To study the controversial role of cytomegalovirus (CMV) in glioblastoma, we assessed the effects of murine CMV (MCMV) perinatal infection in a GFAP-cre; Nf1loxP/+; Trp53−/+ genetic mouse model of glioma (Mut3 mice). Early on after infection, MCMV antigen was predominantly localized in CD45+ lymphocytes in the brain with active viral replication and local areas of inflammation, but, by 7 weeks, there was a generalized loss of MCMV in brain, confirmed by bioluminescent imaging. MCMV-infected Mut3 mice exhibited a shorter survival time from their gliomas than control Mut3 mice perinatally infected with mock or with a different neurotropic virus. Animal survival was also significantly shortened when orthotopic gliomas were implanted in mice perinatally infected with MCMV versus controls. MCMV infection increased phosphorylated STAT3 (p-STAT3) levels in neural stem cells (NSC) harvested from Mut3 mice subventricular zone, and, in vivo, there was increased p-STAT3 in NSCs in MCMV-infected compared with control mice. Of relevance, human CMV (HCMV) also increased p-STAT3 and proliferation of patient-derived glioblastoma neurospheres, whereas a STAT3 inhibitor reversed this effect in vitro and in vivo. These findings thus associate CMV infection to a STAT3-dependent modulatory role in glioma formation/progression in the context of tumor suppressor mutations in mice and possibly in humans. Cancer Res; 73(11); 3441–50. ©2013 AACR.
Recent cancer genome studies have identified frequent genetic alterations in human glioblastomas (1, 2), the most common and aggressive glioma with a dismal prognosis (3). The causal role of several combinations of genetic mutations in glioblastoma formation have been shown in mice (4), although the mechanism by which these genetic alterations induce glioblastomas is not known. Several studies have shown the presence of CMV in glioblastoma (5–9), suggesting that the virus may participate in tumor pathogenesis. This remains controversial because other studies dispute the association between CMV and tumor (10–12). In addition, CMV has not been proven oncogenic, although CMV can deregulate cancer-related signaling (13–15). To date, no reports have investigated how intact CMV can contribute to glioblastoma in an animal model.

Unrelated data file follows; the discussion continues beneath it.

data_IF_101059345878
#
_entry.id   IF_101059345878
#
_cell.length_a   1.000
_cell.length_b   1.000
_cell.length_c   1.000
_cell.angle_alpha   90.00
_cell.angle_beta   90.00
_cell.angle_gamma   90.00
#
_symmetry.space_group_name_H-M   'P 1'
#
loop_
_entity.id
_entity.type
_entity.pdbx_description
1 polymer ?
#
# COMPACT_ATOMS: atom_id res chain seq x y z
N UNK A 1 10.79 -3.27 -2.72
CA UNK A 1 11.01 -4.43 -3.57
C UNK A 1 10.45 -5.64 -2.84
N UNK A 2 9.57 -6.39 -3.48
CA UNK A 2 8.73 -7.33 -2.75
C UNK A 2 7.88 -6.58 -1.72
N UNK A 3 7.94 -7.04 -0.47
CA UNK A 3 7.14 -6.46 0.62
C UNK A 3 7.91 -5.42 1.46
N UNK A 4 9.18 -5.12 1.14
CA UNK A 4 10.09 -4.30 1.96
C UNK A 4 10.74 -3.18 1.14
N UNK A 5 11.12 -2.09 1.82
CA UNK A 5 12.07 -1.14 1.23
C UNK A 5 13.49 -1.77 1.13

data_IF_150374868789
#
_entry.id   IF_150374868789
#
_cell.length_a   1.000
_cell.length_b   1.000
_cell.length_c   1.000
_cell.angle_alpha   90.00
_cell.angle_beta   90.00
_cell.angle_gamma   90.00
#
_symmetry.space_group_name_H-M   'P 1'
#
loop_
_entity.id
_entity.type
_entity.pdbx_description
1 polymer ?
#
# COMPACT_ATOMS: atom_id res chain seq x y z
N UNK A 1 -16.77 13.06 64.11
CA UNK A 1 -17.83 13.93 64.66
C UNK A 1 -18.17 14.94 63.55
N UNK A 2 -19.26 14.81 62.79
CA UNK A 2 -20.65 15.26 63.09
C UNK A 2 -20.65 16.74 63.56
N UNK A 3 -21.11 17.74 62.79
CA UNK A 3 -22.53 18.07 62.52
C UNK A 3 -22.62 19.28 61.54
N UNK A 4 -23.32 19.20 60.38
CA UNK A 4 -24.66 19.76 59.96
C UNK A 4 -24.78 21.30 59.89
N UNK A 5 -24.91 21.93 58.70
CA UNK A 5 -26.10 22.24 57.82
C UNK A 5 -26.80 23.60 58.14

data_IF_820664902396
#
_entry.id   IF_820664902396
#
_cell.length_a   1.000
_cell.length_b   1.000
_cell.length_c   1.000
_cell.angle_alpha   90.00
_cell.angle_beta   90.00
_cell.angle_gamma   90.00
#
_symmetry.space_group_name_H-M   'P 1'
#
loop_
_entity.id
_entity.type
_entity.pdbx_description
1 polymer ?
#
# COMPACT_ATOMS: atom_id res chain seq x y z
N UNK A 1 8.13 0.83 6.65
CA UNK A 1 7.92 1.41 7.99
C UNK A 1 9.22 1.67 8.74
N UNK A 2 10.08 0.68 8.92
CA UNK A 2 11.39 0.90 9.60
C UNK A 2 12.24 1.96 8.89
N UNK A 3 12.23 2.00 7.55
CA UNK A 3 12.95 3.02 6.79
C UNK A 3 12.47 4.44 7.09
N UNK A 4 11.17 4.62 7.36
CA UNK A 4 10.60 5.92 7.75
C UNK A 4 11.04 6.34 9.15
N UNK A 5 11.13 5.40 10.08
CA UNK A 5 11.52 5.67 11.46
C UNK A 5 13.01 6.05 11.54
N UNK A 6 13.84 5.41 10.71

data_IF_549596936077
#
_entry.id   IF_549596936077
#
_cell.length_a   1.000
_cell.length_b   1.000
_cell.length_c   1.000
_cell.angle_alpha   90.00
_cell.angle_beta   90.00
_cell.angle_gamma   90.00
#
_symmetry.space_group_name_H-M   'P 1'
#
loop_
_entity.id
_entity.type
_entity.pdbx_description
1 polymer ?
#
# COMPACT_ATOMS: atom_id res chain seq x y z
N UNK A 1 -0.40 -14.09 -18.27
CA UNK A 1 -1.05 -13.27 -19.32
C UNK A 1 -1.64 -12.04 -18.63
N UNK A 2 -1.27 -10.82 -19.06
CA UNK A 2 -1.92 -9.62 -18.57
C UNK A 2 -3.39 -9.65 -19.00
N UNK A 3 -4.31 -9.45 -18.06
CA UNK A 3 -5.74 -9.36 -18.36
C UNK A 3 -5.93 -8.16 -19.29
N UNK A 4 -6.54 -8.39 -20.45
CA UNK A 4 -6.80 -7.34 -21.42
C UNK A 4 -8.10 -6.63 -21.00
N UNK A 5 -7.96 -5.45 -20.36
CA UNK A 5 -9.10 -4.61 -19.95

HCMV is a large DNA β-herpesvirus that infects 40% to 100% of adults with a majority of infections occurring during the first year of life (16). It infects a wide range of tissues including the brain (17). Primary infection in immunocompetent humans is typically asymptomatic and eventually subsides into latency or low-level persistent infection in many cells, including brain cells. Murine CMV (MCMV) and HCMV share significant functional similarities, making MCMV an accepted model for HCMV infection and pathogenesis (18, 19). Following acute primary infection in immunocompetent hosts, both HCMV and MCMV become latent and are reactivated by inflammation and immune suppression. Like HCMV, MCMV is neurotropic, and it has been used to study neuropathogenesis (20).